Atari Force 3 (1982)


Even though the characters are still visually bland, Atari Force gets Gil Kane on the art and he knows what he’s doing. It’s a big read instead of a long one. Writers Conway and Thomas split the issue into three chapters, but it’s more like two–there’s even a cliffhanger mid-point.

For this issue, there are no more flashback introductions. Instead, there’s a somewhat weak flashback explaining the alien planet they find. It’s bumpy but passable.

Conway and Thomas to continue their rather serious look at what should be a goofy comic. One of the characters is a pacifist, burnt out by all the warring on Earth, and he doesn’t give up his convictions. There’s not a lot of fallout from it, but the writers do return to it a few times and the guy does turn out to be right.

With Kane, Force is all around competent now.



Enter — the Dark Destroyer!; writers, Gerry Conway and Roy Thomas; penciller, Gil Kane; inkers, Dick Giordano and Mike DeCarlo; colorist, Adrienne Roy; letterer, John Costanza; editor, Giordano; publisher, DC Comics.

Juice Squeezers 3 (March 2014)

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Lapham sets up a perfectly good–by perfectly good, I mean predictable–cliffhanger and doesn’t use it. He doesn’t even use it when he’s building up to the cliffhanger. Instead, he goes with a logical choice. It’s not the most dramatic he could, it’s just the right one to do.

All of Juice Squeezers plays out similarly. Lapham never goes for the big money shot or the most drama. He’s patient with it, patient with how he develops the character relationships and the subplots. He’s restrained. It’s never cheap. Not once.

This issue has huge developments with a new member joining the team, some investigation into gossip about the teacher and one of the kid’s moms, not to mention the romance subplot actually taking off. And Lapham puts all these behind the giant bug plot, which also has some new developments.

Juice Squeezers’s fabulous. Great vibe to the art too.



The Great Bug Elevator, Part Three: Going Down; writer and artist, David Lapham; colorist, Lee Loughridge; letterer, Nate Piekos; editor, Jim Gibbons; publisher, Dark Horse Comics.

The Incredible Hulk 50 (April 2003)


Oh, Bruce Jones, did you really set Bruce Banner up with the Abomination’s wife? It’s kind of a spoiler–though not really because Jones reveals it before the end of the issue (going out on a soft cliffhanger instead)–but it’s just about the most contrived thing one could imagine.

So long as Jones owns the contrivance, I imagine it’ll work out. And new artist Mike Deodato Jr. does draw Bruce rather handsome and heartthrob so I guess it’s conceivable the woman’s going to go for him. Hopefully it’s all part of the giant conspiracy I don’t really like.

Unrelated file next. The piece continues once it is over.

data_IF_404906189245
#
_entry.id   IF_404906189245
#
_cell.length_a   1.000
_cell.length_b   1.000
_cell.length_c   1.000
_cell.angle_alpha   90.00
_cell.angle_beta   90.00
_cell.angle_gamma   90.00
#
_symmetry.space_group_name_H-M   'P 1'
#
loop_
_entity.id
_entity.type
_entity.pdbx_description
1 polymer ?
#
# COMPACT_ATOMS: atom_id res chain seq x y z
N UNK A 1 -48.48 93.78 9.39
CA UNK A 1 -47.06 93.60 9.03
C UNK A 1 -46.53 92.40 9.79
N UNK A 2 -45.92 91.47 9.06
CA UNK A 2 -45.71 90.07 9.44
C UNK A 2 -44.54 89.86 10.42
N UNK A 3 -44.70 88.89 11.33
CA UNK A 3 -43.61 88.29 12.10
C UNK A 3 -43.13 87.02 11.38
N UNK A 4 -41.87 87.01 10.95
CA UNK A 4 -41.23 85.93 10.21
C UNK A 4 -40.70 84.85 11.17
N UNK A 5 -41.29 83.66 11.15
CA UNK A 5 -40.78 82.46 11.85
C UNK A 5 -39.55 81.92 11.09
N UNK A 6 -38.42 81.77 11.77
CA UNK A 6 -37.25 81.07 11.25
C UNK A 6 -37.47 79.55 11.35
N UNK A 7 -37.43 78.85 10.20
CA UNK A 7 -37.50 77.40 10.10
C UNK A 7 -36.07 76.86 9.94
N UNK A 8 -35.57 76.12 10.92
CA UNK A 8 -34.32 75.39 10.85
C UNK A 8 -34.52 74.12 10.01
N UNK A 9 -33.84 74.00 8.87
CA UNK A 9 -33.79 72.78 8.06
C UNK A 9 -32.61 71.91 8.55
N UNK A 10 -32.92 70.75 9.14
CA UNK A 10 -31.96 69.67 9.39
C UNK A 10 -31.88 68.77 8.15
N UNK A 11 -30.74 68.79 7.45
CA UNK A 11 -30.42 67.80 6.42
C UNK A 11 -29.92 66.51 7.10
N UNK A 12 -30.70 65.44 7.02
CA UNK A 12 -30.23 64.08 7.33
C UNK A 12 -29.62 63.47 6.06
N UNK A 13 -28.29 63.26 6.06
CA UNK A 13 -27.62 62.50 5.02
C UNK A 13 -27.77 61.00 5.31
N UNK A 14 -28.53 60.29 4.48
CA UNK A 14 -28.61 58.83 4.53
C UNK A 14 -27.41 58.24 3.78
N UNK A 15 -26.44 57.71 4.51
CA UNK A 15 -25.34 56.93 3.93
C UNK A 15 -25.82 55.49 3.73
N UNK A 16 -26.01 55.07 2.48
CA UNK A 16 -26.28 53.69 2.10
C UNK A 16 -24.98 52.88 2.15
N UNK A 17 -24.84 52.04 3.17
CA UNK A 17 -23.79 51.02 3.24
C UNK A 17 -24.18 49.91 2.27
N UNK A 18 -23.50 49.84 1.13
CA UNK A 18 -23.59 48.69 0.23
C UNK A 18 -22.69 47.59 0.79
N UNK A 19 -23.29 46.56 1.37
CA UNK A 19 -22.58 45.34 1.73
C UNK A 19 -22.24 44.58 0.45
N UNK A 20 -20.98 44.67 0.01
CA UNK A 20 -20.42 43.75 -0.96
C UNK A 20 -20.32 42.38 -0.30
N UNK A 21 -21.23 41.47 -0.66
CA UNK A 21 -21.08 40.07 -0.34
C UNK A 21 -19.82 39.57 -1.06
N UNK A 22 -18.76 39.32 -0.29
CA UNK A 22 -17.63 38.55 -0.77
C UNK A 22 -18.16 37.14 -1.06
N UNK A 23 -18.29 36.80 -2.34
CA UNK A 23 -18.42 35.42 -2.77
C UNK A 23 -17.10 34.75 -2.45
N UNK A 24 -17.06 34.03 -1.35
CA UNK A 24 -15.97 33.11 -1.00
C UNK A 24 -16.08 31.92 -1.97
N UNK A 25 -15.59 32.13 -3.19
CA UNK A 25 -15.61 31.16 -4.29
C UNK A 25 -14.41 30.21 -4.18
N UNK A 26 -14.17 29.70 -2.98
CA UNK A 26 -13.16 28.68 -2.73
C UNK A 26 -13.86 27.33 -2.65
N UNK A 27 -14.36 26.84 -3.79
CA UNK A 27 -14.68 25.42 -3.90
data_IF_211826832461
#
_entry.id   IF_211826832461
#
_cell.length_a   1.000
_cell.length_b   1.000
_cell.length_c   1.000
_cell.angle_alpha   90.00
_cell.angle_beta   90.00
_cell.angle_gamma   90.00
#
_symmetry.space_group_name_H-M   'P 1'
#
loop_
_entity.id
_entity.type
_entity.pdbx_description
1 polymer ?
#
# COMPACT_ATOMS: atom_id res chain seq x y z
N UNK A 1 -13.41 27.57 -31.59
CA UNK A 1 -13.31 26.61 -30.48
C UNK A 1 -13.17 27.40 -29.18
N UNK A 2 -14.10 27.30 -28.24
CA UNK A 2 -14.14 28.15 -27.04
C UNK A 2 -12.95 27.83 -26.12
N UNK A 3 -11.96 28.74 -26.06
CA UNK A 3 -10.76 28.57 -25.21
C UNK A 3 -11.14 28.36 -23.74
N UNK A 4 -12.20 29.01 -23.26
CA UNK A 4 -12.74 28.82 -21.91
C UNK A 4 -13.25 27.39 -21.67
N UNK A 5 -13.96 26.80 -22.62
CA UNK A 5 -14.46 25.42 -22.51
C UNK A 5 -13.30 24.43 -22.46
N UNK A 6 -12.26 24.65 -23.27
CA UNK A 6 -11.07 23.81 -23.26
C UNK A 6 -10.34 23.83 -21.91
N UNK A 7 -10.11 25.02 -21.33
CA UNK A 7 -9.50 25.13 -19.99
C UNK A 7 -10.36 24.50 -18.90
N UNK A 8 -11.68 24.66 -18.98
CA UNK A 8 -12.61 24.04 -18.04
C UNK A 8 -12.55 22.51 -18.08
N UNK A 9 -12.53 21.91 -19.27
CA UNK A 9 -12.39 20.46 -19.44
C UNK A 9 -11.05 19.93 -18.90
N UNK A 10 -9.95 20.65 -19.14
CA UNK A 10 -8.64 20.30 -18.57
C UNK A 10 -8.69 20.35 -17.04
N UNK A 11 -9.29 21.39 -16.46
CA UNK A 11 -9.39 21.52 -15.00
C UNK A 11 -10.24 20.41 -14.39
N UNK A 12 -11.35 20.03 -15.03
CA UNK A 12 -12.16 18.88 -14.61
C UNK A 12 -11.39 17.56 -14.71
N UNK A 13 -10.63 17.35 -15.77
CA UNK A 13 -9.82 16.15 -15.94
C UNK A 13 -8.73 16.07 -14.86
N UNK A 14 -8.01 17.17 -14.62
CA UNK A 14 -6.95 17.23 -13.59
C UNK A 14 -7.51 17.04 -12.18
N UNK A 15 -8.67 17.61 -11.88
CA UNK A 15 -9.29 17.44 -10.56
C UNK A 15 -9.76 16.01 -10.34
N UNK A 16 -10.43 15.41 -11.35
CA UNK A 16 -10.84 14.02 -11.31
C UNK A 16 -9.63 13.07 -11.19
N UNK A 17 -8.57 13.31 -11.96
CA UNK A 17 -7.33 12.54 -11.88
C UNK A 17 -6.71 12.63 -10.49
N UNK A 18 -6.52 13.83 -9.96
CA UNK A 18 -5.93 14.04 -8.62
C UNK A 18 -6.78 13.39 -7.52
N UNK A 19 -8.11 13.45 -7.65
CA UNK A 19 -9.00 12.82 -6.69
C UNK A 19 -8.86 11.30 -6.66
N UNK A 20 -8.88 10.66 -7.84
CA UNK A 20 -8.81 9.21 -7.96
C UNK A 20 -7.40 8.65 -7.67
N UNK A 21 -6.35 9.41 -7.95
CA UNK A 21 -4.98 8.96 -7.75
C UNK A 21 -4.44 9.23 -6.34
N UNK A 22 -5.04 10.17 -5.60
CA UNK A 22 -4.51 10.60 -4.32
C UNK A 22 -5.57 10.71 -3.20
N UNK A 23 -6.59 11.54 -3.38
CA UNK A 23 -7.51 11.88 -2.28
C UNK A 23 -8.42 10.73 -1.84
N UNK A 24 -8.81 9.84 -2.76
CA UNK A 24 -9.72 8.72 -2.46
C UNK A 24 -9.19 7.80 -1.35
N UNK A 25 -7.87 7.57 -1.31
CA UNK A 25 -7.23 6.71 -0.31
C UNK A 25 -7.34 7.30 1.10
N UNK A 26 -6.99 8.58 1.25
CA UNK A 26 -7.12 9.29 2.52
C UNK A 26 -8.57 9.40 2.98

Those obvious complaints aside, it’s a solid issue. Not much happens–secret agents go see the Abomination, Bruce finds the woman in a roadside cafe–but Jones gets a full issue out of it. I think he gears up to cliffhangers, ratchets down, does more story, ratchets up again.

It works.



Dark Mind, Dark Hearts, Part One; writer, Bruce Jones; artist, Mike Deodato Jr.; colorist, Studio F; letterers, Richard Starkings and Wes Abbott; editors, Warren Simons, John Miesegaes and Axel Alonso; publisher, Marvel Comics.

She-Hulk 2 (May 2014)

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I wanted two more pages of content in this book. There’s a double-page spread for effect and it and really good effect but I still wanted two more pages. Pulido does this tour of Jennifer’s new offices where he has her and her landlord walking through a long panel… backwards, actually. They walk backwards, getting the reader to the starting point for the bottom row of panels.

In other words, even though I want two more pages, everything in the book is excellent. Pulido does an outstanding job.

And Soule does a great job writing the issue. But a lot of it goes to Patsy Walker, which is fine. Soule seems to be setting up a supporting cast for the comic and he sets up two supporting members this issue. Unfortunately it’s instead of really developing Jennifer’s currently situation.

It’s a small quibble. The comic’s skillful, outstanding and fun.



…And?; writer, Charles Soule; artist, Javier Pulido; colorist, Muntsa Vicente; letterer, Clayton Cowles; editors, Frankie Johnson, Jeanine Schaefer and Tom Brennan; publisher, Marvel Comics.

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